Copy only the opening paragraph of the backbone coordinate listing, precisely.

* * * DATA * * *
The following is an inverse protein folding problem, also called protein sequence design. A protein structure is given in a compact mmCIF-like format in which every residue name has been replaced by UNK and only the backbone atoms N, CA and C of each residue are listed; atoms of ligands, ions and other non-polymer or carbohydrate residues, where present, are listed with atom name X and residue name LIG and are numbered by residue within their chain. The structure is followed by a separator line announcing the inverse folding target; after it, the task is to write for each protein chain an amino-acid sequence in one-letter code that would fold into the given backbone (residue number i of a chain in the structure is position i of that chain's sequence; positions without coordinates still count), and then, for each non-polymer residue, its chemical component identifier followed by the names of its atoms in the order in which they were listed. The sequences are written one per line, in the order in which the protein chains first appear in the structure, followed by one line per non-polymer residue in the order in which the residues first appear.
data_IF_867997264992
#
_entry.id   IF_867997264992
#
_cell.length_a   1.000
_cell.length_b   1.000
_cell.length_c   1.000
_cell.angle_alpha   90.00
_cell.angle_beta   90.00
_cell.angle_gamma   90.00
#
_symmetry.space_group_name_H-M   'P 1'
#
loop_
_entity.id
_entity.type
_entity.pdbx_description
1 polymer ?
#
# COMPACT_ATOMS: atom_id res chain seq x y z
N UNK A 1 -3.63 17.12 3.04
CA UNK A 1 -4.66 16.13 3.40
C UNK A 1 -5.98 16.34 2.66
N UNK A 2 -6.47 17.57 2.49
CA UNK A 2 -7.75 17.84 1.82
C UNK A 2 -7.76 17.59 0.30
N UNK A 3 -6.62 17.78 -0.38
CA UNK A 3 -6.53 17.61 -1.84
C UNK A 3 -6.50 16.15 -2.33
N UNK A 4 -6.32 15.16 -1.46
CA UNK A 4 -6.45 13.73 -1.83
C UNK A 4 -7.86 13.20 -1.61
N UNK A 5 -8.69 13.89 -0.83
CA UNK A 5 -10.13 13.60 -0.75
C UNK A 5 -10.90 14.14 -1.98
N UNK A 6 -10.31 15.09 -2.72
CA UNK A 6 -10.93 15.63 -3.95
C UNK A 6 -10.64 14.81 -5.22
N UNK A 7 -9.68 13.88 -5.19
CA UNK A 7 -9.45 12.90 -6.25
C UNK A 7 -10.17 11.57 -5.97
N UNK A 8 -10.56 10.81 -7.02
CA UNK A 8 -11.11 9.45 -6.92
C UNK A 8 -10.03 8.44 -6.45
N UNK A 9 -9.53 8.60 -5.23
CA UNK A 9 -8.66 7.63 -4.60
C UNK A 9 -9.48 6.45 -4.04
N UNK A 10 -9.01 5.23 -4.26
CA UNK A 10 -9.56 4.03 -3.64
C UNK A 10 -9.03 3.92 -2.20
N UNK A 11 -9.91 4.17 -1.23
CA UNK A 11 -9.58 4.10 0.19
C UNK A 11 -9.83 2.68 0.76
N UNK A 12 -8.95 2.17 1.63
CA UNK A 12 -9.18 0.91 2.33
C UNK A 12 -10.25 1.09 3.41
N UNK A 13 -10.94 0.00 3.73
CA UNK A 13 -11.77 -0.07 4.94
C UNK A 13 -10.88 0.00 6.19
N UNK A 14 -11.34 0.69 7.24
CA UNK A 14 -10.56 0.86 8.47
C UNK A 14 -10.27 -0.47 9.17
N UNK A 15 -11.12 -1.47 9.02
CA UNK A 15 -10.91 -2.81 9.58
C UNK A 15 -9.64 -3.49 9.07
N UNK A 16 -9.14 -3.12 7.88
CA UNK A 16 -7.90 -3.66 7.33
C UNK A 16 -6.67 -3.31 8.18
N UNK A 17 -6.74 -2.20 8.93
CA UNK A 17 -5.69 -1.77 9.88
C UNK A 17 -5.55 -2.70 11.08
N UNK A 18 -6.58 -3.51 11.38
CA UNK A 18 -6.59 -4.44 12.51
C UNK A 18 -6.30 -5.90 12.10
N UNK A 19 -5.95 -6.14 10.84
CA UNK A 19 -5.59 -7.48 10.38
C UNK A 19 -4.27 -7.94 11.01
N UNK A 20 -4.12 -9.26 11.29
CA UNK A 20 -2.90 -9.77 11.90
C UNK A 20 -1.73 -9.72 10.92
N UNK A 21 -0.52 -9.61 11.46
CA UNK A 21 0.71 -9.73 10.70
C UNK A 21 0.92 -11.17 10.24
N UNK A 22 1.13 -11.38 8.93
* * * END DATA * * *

The following is an inverse protein folding problem, also called protein sequence design. A protein structure is given in a compact mmCIF-like format in which every residue name has been replaced by UNK and only the backbone atoms N, CA and C of each residue are listed; atoms of ligands, ions and other non-polymer or carbohydrate residues, where present, are listed with atom name X and residue name LIG and are numbered by residue within their chain. The structure is followed by a separator line announcing the inverse folding target; after it, the task is to write for each protein chain an amino-acid sequence in one-letter code that would fold into the given backbone (residue number i of a chain in the structure is position i of that chain's sequence; positions without coordinates still count), and then, for each non-polymer residue, its chemical component identifier followed by the names of its atoms in the order in which they were listed. The sequences are written one per line, in the order in which the protein chains first appear in the structure, followed by one line per non-polymer residue in the order in which the residues first appear.